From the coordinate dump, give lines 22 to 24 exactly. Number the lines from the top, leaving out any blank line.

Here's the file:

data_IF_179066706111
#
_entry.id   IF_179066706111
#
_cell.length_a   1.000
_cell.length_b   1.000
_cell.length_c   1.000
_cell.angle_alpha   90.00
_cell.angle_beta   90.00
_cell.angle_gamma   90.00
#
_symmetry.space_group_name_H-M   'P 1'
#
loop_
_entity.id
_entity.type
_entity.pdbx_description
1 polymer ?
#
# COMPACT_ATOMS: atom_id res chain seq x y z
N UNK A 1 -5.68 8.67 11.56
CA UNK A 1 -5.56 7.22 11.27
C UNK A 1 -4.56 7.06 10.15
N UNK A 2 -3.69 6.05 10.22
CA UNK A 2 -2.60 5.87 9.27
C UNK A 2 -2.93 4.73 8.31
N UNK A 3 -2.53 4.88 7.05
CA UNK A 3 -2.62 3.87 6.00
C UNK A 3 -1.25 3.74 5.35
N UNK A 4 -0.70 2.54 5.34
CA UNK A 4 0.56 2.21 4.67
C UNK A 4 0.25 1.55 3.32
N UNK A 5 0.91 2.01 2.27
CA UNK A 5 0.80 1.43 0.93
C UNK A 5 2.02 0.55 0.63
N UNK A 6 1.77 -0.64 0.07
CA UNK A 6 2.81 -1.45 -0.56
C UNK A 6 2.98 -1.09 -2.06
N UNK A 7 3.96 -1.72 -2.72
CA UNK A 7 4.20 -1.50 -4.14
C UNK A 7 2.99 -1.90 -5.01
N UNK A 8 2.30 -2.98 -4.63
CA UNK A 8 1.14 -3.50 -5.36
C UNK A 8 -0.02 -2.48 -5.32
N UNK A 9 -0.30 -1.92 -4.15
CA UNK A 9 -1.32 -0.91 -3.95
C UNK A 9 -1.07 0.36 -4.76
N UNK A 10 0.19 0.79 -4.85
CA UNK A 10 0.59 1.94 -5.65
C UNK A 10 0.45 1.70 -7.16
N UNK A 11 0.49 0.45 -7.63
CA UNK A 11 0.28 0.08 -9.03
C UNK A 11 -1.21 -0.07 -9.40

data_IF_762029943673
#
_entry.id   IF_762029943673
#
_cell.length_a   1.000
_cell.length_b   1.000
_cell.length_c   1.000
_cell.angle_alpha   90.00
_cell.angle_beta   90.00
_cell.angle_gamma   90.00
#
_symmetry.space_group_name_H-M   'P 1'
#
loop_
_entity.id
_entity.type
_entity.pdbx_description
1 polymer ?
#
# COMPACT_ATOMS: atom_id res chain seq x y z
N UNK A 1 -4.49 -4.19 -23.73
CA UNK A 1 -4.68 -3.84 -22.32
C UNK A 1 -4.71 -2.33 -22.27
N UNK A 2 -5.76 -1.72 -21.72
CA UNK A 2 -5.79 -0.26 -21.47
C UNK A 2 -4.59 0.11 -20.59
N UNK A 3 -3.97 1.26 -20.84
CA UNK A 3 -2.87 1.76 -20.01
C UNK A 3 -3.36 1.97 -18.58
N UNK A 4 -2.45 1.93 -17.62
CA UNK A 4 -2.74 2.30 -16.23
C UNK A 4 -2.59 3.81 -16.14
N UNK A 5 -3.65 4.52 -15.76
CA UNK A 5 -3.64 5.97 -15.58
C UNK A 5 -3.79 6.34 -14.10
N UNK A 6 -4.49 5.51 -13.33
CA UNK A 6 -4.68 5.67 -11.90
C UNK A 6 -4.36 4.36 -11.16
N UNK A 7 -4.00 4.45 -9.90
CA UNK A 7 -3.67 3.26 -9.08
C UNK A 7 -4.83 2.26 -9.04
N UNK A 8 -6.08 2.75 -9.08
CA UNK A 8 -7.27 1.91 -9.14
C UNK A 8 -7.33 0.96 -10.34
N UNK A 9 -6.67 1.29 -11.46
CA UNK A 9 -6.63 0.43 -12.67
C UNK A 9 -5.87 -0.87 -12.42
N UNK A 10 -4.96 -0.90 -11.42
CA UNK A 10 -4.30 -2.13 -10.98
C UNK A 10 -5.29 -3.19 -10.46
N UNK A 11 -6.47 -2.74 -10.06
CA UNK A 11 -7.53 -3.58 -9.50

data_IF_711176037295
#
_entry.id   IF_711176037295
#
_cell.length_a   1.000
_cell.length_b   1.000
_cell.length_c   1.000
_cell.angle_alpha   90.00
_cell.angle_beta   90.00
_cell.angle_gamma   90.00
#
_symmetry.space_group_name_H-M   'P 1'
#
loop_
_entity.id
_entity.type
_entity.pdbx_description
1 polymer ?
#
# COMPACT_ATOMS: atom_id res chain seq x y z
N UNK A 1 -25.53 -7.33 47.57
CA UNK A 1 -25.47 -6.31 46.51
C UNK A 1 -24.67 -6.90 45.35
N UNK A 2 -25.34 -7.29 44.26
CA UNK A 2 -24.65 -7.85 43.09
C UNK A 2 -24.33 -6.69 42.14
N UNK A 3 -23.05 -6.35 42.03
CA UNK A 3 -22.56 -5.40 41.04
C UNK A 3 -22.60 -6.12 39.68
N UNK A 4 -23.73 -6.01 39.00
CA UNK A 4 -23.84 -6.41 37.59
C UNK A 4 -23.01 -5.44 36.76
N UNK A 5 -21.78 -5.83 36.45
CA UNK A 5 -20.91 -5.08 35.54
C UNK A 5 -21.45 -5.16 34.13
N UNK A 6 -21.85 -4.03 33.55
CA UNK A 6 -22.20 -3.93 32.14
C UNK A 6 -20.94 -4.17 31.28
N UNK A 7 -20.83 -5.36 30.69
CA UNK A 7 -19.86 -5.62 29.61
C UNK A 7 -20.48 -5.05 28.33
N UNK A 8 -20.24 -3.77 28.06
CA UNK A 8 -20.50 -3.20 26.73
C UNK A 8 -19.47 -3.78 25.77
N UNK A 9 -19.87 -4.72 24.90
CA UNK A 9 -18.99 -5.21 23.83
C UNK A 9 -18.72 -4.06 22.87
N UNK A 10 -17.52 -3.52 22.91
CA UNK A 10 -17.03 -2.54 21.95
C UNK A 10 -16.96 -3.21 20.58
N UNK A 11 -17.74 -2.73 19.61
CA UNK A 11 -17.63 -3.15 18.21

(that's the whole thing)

CA UNK A 1 -5.56 7.22 11.27
C UNK A 1 -4.56 7.06 10.15
N UNK A 2 -3.69 6.05 10.22